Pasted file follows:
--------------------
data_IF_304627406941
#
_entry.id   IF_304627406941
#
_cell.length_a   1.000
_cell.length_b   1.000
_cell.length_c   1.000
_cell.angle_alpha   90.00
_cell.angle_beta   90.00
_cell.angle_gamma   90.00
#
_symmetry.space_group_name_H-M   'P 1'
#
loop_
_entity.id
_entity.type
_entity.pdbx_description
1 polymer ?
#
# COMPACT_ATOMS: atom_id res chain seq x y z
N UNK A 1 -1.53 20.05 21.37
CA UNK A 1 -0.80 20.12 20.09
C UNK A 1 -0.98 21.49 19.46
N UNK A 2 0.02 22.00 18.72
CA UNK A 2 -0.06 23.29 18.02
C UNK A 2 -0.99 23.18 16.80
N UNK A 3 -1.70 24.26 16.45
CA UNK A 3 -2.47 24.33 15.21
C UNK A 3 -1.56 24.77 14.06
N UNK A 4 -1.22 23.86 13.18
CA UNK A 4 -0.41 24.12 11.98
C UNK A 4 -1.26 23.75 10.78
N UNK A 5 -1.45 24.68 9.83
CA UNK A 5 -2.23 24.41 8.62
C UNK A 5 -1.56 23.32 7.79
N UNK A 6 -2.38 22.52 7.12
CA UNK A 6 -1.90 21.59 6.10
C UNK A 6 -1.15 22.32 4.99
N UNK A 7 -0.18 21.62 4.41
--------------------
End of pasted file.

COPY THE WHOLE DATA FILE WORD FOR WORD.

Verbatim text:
data_IF_304627406941
#
_entry.id   IF_304627406941
#
_cell.length_a   1.000
_cell.length_b   1.000
_cell.length_c   1.000
_cell.angle_alpha   90.00
_cell.angle_beta   90.00
_cell.angle_gamma   90.00
#
_symmetry.space_group_name_H-M   'P 1'
#
loop_
_entity.id
_entity.type
_entity.pdbx_description
1 polymer ?
#
# COMPACT_ATOMS: atom_id res chain seq x y z
N UNK A 1 -1.53 20.05 21.37
CA UNK A 1 -0.80 20.12 20.09
C UNK A 1 -0.98 21.49 19.46
N UNK A 2 0.02 22.00 18.72
CA UNK A 2 -0.06 23.29 18.02
C UNK A 2 -0.99 23.18 16.80
N UNK A 3 -1.70 24.26 16.45
CA UNK A 3 -2.47 24.33 15.21
C UNK A 3 -1.56 24.77 14.06
N UNK A 4 -1.22 23.86 13.18
CA UNK A 4 -0.41 24.12 11.98
C UNK A 4 -1.26 23.75 10.78
N UNK A 5 -1.45 24.68 9.83
CA UNK A 5 -2.23 24.41 8.62
C UNK A 5 -1.56 23.32 7.79
N UNK A 6 -2.38 22.52 7.12
CA UNK A 6 -1.90 21.59 6.10
C UNK A 6 -1.15 22.32 4.99
N UNK A 7 -0.18 21.62 4.41